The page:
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Early Careerist Questions

Last post 09-30-2007, 8:04 PM by RJohn. 1 replies.
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  •  09-21-2007, 11:01 AM 5810

    Early Careerist Questions

    Hi my name is Reginald Cantave and I'm the postgraduate fellow working with ACHE.  As a recent graduate I wanted to hear some opinions on various topics affecting early careerists.  Please feel free to respond to the questions below and ask questions of your own. Thanks!

    Which was more attractive to you after graduating:  a Postgraduate Fellowship or a traditional job? Why?

    Does it matter what school you get your  MHA, MBA, MPH... from in terms of career advancement?

    Do you want to be CEO?  As an early careerist, what do you think about your ability to progress to upper level management?

  •  09-30-2007, 8:04 PM 5871 in reply to 5810

    Re: Early Careerist Questions

    Dear Reginald,

     Thanks for posting great questions.

     Speaking from my personal experience, I would state a residency/fellowship is far better than a traditional job. I can always get a job but can't under estimate the value of close lifetime relationships with senior officials during your residency/fellowship. The experience you get is unparallel to that of a job.

     I don't believe it matters which school you attend. It's a question of perception. During my residency and at times even now, people would ask me if I went to George Washington University (GWU). I work with people from various Ivy League Colleges, Presidential appointees, as well folks who went to public schools. You still have to work hard and your career advancement is based on performance.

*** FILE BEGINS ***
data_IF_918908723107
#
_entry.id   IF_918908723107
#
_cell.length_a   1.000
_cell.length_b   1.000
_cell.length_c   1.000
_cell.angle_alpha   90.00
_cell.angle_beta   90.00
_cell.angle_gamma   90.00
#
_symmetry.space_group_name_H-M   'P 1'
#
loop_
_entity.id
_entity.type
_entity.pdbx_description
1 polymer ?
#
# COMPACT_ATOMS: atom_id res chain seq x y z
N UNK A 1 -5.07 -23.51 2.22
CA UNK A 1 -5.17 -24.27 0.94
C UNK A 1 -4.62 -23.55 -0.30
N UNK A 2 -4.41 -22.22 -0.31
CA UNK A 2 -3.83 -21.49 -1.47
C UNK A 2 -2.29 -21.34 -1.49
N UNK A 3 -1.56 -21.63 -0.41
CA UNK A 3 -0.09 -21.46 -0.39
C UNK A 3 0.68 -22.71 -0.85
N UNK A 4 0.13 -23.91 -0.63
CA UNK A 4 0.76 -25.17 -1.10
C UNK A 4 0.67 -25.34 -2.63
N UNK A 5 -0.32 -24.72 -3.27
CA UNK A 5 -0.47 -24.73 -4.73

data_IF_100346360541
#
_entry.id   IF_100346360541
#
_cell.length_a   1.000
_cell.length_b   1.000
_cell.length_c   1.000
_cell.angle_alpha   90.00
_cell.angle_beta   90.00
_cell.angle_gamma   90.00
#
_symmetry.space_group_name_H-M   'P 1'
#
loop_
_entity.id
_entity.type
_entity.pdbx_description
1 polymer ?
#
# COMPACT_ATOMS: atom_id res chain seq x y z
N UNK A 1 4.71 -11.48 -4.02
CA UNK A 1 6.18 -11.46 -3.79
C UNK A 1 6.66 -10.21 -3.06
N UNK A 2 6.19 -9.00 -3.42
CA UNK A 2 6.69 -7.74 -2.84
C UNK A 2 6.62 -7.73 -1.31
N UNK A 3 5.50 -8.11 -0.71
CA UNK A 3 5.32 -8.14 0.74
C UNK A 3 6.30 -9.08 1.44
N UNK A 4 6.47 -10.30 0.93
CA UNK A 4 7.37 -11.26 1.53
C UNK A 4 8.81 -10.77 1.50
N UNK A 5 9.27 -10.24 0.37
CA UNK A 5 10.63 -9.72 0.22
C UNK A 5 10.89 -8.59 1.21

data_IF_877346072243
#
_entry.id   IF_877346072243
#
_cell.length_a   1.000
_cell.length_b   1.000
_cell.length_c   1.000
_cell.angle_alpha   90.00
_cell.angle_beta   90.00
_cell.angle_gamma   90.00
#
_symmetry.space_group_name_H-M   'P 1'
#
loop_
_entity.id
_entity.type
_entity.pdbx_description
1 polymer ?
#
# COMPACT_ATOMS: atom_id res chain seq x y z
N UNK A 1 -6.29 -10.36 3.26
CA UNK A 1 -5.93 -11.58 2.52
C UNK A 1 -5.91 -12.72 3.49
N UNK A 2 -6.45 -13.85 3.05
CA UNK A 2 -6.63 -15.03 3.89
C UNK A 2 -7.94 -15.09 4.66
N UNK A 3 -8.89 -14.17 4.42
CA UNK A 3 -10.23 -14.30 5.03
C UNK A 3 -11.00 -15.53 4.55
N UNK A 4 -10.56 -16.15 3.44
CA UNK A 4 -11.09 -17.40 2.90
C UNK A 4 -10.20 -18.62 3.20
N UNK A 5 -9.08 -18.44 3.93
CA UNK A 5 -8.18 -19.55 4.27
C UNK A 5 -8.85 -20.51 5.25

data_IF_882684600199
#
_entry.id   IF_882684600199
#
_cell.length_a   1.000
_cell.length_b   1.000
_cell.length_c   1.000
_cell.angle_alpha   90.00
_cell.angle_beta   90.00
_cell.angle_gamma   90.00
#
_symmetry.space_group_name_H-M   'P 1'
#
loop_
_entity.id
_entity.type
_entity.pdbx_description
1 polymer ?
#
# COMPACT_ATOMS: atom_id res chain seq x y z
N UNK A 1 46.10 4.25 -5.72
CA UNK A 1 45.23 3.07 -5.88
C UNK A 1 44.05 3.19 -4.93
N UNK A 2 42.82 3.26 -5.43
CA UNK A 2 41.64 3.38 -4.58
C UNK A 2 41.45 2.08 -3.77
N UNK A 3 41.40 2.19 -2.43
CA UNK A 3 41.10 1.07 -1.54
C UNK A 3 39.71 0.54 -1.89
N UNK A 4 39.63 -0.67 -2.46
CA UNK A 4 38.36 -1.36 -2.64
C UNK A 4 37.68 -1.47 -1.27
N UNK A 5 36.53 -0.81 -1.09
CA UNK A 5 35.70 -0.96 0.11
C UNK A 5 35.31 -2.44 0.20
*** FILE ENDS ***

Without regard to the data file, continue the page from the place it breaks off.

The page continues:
The last question requires an answer with “journey” in mind. Are you willing to sacrifice your health, personal and family life, stability, unfair criticism, etc? I think it’s safe to assume many CEO’s have gone through some kind of personal struggle. Some are natural born leaders but for most it’s a question of sacrifice. There is only one CEO but it takes a team to win. Often times, our academic program enforces students to become a CEO as if other positions don’t matter. It’s great to have lofty goals but serving as an advisor or as a first line supervisor is just as rewarding. Ask yourself, what and how can I add value to my organization? I have great potential to become a CEO but it’s a matter of answering the questions I have highlighted above.


    Reji John, MHA, MBA
    Administrative Officer
    Department of Veterans Affairs (Corporate Office)
    Washington DC 20420
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